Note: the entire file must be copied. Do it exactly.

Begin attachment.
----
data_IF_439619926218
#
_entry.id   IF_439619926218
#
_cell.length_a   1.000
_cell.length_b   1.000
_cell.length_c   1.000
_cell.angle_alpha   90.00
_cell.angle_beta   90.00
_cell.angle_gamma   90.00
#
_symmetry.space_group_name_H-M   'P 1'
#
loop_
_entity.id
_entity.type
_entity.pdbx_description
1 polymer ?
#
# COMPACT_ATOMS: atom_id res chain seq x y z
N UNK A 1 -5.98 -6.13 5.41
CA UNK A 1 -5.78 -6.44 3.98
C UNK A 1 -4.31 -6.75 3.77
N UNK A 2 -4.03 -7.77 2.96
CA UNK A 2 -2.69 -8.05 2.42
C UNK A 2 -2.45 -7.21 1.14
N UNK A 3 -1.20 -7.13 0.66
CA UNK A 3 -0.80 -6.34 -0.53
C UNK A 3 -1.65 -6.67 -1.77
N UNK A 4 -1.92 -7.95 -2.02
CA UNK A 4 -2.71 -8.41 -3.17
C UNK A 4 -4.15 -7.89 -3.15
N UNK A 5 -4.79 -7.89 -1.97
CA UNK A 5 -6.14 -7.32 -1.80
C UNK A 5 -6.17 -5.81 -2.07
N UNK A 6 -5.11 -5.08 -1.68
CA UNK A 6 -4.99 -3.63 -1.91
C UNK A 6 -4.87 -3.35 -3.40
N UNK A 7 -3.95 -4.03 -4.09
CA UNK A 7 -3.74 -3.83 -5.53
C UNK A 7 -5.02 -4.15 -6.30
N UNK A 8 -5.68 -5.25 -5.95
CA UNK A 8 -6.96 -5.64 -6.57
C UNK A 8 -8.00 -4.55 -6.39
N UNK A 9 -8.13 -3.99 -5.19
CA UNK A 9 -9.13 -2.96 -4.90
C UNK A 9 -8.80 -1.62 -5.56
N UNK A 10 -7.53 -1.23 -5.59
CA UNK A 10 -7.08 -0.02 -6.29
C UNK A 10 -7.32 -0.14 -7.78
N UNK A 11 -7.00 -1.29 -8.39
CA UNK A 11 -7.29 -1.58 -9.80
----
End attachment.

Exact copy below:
data_IF_439619926218
#
_entry.id   IF_439619926218
#
_cell.length_a   1.000
_cell.length_b   1.000
_cell.length_c   1.000
_cell.angle_alpha   90.00
_cell.angle_beta   90.00
_cell.angle_gamma   90.00
#
_symmetry.space_group_name_H-M   'P 1'
#
loop_
_entity.id
_entity.type
_entity.pdbx_description
1 polymer ?
#
# COMPACT_ATOMS: atom_id res chain seq x y z
N UNK A 1 -5.98 -6.13 5.41
CA UNK A 1 -5.78 -6.44 3.98
C UNK A 1 -4.31 -6.75 3.77
N UNK A 2 -4.03 -7.77 2.96
CA UNK A 2 -2.69 -8.05 2.42
C UNK A 2 -2.45 -7.21 1.14
N UNK A 3 -1.20 -7.13 0.66
CA UNK A 3 -0.80 -6.34 -0.53
C UNK A 3 -1.65 -6.67 -1.77
N UNK A 4 -1.92 -7.95 -2.02
CA UNK A 4 -2.71 -8.41 -3.17
C UNK A 4 -4.15 -7.89 -3.15
N UNK A 5 -4.79 -7.89 -1.97
CA UNK A 5 -6.14 -7.32 -1.80
C UNK A 5 -6.17 -5.81 -2.07
N UNK A 6 -5.11 -5.08 -1.68
CA UNK A 6 -4.99 -3.63 -1.91
C UNK A 6 -4.87 -3.35 -3.40
N UNK A 7 -3.95 -4.03 -4.09
CA UNK A 7 -3.74 -3.83 -5.53
C UNK A 7 -5.02 -4.15 -6.30
N UNK A 8 -5.68 -5.25 -5.95
CA UNK A 8 -6.96 -5.64 -6.57
C UNK A 8 -8.00 -4.55 -6.39
N UNK A 9 -8.13 -3.99 -5.19
CA UNK A 9 -9.13 -2.96 -4.90
C UNK A 9 -8.80 -1.62 -5.56
N UNK A 10 -7.53 -1.23 -5.59
CA UNK A 10 -7.08 -0.02 -6.29
C UNK A 10 -7.32 -0.14 -7.78
N UNK A 11 -7.00 -1.29 -8.39
CA UNK A 11 -7.29 -1.58 -9.80